Friday, 16 January 2015

Is rearing your own meat cheaper than buying it?

Posted by Rosie

It's a question we get asked fairly frequently, 

"is it cheaper to rear your own animals than buy from the butcher or supermarket?"

It's a good question so whilst waiting to collect B from the bus stop this evening (T was at his saxophone lesson) I started crunching a few figures.

We buy our chickens from the market when they are 5 weeks old and last year they cost €3.50 each.  Calculating how much food they eat is hard as they share supplies with the ducks and turkeys but as a rough estimate I would say €40 for food in their lifetime.  So if my maths is right that's 12 x €3.50 + €40 = €82 or approximately €7 per chicken. Each bird probably weights about 5lb/2kg so the meat is about €3.50/kg.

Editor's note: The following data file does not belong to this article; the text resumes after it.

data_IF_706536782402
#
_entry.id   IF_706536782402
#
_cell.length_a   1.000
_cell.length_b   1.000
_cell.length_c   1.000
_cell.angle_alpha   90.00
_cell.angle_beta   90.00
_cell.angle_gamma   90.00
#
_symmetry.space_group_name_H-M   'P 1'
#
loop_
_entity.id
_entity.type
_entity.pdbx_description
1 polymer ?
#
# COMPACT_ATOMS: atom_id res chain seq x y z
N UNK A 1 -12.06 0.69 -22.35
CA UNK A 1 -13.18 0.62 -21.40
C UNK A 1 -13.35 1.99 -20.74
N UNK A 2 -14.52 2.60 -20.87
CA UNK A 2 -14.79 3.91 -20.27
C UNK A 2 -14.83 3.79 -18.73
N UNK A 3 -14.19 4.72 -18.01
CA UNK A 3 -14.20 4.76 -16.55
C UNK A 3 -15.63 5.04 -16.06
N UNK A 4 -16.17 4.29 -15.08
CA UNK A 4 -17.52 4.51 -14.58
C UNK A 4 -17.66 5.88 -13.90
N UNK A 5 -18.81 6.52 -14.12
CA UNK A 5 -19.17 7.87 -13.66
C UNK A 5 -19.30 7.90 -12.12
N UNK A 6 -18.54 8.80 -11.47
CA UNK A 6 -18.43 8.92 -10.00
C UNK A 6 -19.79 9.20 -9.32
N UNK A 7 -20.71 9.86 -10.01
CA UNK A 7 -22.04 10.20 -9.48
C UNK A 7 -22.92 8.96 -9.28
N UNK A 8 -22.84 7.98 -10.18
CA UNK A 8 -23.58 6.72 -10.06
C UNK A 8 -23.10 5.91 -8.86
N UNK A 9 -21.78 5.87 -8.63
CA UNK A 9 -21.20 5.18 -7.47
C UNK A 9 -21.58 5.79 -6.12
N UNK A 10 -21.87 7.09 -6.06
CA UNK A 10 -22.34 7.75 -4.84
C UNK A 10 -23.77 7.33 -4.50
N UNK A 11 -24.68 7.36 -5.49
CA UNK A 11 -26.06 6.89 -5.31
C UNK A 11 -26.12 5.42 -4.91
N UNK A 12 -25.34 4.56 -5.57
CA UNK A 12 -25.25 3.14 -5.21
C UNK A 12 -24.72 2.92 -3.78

Young chickens destined for the table


Chicken from Eco-Gites of Lenault - home reared

Now if I was to buy a similar farm reared chicken from a reputable dealer who raises the chickens outside and with a natural diet I would have to pay around €20 per bird.  So in that sense we would appear to be quids in (or should that be Euros in?).

But ...

... the supermarkets often sell chicken much cheaper.  I know a while ago Tesco was selling 2 chickens for a fiver but I have no idea of their size or provenance.  I would guess small and barn-raised birds, pumped full of growth hormones, water and suchlike.  Not what I want to be eating.

Looking on Sainsbury's website today (sorry, nothing French was available for comparison) I found these prices for whole chickens which I have converted to Euros:
Whole chicken - €3.25/kg
Taste the difference chicken - €7.30/kg
Organic chicken - €8.75/kg